AlertDon't miss the July 31 deadline to make your TCS New York City Marathon baggage and transportation selections. 

Fun Run/Walk

A Fun Run is a casual event that elevates the enjoyment and camaraderie of running above competition.

Tags: event guide, fun run

Typically, everyone runs or walks the same distance and the event is not timed or scored. It's an event for children of all levels and abilities and a great way to showcase and celebrate fitness goals and achievements. You can plan a Fun Run for one or more schools and community centers and also invite parents and community members. It can also be built out to include games, themes, and other engaging elements.

1- EVENT LOGISTICS

Great events start weeks in advance with thorough planning and forethought. Use the following resources to prepare:

2- LOCATION/VENUE

Pick a location that is safe and accessible, then establish a course for the run using a distance that is challenging but attainable for your kids.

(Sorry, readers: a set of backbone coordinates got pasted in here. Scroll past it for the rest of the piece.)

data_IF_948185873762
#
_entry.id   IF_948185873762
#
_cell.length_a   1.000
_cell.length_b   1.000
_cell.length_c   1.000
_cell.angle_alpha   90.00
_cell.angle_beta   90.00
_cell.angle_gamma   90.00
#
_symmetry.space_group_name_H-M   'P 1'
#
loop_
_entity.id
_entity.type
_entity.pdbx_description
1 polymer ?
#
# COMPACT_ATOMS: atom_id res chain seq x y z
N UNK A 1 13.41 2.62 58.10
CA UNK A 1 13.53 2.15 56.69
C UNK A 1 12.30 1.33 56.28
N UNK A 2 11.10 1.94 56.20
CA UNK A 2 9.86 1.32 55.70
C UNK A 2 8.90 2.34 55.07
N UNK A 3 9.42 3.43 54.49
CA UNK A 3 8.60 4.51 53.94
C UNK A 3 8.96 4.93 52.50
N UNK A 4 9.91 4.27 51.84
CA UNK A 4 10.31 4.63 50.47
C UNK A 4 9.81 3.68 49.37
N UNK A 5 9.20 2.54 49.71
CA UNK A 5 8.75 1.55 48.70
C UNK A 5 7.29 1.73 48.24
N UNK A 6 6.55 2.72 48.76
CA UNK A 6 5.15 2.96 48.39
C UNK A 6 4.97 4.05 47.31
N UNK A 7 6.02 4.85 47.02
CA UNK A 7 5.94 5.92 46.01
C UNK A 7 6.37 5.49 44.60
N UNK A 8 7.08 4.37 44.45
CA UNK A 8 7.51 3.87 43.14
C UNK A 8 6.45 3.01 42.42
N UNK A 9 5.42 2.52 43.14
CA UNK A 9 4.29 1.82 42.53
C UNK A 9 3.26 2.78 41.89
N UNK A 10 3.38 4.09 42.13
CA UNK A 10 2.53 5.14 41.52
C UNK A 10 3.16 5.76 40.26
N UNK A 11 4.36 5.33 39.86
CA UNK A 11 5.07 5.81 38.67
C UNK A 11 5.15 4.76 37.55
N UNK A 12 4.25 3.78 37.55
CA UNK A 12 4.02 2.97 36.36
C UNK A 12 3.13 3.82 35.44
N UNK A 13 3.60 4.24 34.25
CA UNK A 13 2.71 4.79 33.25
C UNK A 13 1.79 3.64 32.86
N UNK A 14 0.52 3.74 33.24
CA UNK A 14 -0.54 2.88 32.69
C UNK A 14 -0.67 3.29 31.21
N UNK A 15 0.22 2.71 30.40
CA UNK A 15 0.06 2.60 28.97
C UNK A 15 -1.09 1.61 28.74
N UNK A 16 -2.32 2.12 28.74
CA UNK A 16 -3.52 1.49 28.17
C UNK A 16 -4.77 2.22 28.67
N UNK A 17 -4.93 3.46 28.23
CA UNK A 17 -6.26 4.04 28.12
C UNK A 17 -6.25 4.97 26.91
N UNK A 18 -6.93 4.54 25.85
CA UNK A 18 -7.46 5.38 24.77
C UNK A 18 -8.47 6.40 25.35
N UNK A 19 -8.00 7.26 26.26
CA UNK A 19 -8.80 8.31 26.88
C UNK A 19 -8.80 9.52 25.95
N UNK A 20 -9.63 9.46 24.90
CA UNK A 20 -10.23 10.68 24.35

• Based on the time and space you have, as well as the fitness of your participants, we suggested using a distance between ½ mile and 4 miles.
  • Measure the course accurately.
  • Mark the course clearly on race day using cones or chalk.
  • If participants will be out of sight for all or part of the course make sure you have plenty of marshals to guide runners and monitor the course.
  • If participants need to run multiple laps use cones to divide the course (and have runners do the 1st lap on the outside and the 2nd lap on the inside or establish another tracking system to separate the laps and avoid confusion).

View a sample course layout for a Fun Run

3- MANAGING GROUPS

If you will have a lot of participants and/or a narrow or small course, plan on splitting the participants into groups, known as heats, and start one heat at a time.

  • We suggest no more than 50 runners per heat.
  • If you have time, allow each heat to finish before the next heat starts. If not, start each heat a few minutes after the previous one clears the start line.